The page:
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Resuscitation. 2004 Jul;62(1):3-23.

Impact of informed consent requirements on cardiac arrest research in the United States: exception from consent or from research?

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Clinical Epidemiology Program and Department of Medicine, University of Ottawa, ON, Canada.



Research in patients with life-threatening illness such as cardiac arrest is challenging since they can not consent. The Food and Drug Administration addressed research under emergency conditions by publishing new criteria for exception from informed consent in 1996. We systematically reviewed randomized trials over a 10-year period to assess the impact of these regulations.


Case-control study of published trials for cardiac arrest (cases) and atrial fibrillation (controls.) Studies were identified by using structured searches of MEDLINE and EMBASE from 1992 to 2002. Included were studies using random allocation in humans with cardiac arrest or atrial fibrillation prior to enrollment. Excluded were duplicate publications. Number of American trials, foreign trials and proportion of trials of American origin were compared by using regression analysis. Changes in cardiac arrest versus atrial fibrillation trials were calculated as risk differences.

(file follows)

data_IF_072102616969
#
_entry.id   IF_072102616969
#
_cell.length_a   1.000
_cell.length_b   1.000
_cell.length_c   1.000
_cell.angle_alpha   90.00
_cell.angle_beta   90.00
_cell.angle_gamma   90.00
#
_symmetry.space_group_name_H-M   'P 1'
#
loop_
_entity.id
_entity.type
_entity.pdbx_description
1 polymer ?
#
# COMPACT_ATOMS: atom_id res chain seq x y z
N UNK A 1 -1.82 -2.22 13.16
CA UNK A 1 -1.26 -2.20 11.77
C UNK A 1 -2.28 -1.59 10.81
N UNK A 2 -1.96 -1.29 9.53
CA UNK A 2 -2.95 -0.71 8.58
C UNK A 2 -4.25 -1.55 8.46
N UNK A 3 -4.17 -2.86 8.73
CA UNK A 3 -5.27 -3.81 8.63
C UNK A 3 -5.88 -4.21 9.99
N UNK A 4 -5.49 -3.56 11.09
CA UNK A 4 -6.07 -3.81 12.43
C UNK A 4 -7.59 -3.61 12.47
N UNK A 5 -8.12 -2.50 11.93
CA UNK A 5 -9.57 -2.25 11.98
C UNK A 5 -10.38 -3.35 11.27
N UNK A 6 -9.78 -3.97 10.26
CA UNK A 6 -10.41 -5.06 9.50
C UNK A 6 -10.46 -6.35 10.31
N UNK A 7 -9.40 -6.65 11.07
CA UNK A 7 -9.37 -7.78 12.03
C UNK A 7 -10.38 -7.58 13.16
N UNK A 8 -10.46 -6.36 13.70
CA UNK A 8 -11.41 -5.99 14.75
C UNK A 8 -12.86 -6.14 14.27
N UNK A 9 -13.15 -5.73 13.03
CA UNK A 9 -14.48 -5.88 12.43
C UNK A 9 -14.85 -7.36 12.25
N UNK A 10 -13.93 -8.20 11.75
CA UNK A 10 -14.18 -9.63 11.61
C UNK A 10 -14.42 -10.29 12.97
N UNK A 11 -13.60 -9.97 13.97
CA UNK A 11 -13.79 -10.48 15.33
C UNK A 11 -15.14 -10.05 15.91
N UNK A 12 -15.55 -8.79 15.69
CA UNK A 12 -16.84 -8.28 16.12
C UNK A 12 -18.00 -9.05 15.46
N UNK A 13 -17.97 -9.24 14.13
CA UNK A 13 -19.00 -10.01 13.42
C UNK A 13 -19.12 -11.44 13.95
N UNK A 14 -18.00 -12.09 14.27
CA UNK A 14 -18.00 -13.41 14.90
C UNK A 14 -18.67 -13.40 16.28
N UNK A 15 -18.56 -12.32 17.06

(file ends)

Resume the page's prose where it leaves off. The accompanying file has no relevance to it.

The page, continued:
Of 4982 identified cardiac arrest studies, 57 (1.1%) were randomized trials. The number of American cardiac arrest trials decreased by 15% (95% CI: 8, 22%) annually (P = 0.05). The proportion of cardiac arrest trials of American origin decreased by 16% (95% CI: 10, 22%) annually (P = 0.006). Of 5596 identified atrial fibrillation studies, 197 trials (3.5%) were randomized trials. The risk difference between cardiac arrest versus atrial fibrillation trials being of American origin decreased significantly (annual difference -5.8% (95% CI: -10, -0.1%), P = 0.03).


Fewer American cardiac arrest trials were published during the last decade, when federal consent requirements changed. Regulatory requirements for clinical trials may inhibit improvements in care and threaten public health.

[Indexed for MEDLINE]

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